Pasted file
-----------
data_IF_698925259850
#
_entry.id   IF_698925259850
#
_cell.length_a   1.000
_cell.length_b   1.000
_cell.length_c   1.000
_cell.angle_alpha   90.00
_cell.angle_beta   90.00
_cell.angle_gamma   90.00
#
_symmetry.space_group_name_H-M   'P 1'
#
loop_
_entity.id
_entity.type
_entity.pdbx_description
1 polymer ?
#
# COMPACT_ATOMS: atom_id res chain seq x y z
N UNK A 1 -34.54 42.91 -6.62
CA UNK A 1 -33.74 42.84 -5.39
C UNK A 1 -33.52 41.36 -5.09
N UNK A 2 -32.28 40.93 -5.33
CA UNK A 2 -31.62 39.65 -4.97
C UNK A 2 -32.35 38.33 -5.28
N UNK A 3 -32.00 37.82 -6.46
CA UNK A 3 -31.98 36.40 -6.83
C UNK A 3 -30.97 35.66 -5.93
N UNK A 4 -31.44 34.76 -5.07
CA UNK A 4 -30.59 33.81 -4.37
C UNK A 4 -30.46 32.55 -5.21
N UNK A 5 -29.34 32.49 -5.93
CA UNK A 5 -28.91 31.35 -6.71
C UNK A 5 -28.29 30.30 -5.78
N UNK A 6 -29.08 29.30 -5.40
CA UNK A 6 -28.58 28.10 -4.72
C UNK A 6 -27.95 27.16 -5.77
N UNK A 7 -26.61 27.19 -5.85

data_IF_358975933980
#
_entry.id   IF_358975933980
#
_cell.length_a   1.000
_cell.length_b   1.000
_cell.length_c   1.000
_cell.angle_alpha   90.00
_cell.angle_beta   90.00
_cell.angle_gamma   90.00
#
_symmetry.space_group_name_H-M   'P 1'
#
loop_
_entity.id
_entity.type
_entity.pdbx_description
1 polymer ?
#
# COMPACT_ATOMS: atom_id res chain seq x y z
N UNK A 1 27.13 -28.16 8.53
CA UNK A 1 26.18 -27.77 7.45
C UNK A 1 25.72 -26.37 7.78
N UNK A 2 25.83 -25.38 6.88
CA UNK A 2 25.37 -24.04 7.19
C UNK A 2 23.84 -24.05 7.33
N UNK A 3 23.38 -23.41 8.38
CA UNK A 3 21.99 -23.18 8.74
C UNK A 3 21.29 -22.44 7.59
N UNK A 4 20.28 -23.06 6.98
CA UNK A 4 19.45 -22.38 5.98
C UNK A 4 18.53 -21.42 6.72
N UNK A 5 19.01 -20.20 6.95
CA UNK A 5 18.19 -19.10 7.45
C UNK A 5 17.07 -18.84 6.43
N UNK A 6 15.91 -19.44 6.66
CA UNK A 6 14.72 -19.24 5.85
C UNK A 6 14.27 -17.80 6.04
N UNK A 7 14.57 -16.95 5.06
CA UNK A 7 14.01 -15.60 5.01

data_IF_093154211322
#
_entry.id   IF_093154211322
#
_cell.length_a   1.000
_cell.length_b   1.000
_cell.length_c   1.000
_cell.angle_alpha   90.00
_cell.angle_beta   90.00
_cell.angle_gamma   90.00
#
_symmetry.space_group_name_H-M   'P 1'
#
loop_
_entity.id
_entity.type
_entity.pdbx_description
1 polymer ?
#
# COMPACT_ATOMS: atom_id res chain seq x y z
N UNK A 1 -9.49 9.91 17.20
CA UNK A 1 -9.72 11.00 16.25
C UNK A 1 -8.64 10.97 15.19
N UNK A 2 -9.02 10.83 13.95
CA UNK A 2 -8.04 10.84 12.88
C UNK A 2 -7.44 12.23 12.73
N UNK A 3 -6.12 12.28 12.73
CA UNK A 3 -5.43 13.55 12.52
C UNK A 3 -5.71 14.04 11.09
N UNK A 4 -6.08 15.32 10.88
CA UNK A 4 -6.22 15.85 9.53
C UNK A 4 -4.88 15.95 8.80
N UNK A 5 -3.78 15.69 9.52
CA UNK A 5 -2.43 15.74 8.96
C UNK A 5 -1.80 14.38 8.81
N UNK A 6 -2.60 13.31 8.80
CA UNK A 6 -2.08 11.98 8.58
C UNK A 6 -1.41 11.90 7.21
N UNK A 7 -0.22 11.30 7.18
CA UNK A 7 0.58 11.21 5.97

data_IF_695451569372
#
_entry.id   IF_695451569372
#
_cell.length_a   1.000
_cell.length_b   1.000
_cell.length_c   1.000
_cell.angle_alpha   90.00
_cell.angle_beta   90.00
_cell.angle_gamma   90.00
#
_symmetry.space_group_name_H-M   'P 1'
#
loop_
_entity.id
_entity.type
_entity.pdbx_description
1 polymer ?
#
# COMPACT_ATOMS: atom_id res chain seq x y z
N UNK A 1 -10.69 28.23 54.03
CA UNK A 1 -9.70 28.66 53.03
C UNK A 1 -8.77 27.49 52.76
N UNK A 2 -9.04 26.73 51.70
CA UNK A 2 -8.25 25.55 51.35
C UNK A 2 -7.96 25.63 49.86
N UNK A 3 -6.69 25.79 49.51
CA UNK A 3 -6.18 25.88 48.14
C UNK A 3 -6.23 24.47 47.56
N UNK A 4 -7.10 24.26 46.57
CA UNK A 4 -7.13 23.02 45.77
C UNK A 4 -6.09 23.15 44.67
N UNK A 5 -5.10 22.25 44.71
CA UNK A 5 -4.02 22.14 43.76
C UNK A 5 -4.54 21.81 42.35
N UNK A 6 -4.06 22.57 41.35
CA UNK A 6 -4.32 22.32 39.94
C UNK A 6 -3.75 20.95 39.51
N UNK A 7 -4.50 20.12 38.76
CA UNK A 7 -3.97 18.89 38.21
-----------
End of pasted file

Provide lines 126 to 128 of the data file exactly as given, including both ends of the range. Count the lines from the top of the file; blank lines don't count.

_cell.length_c   1.000
_cell.angle_alpha   90.00
_cell.angle_beta   90.00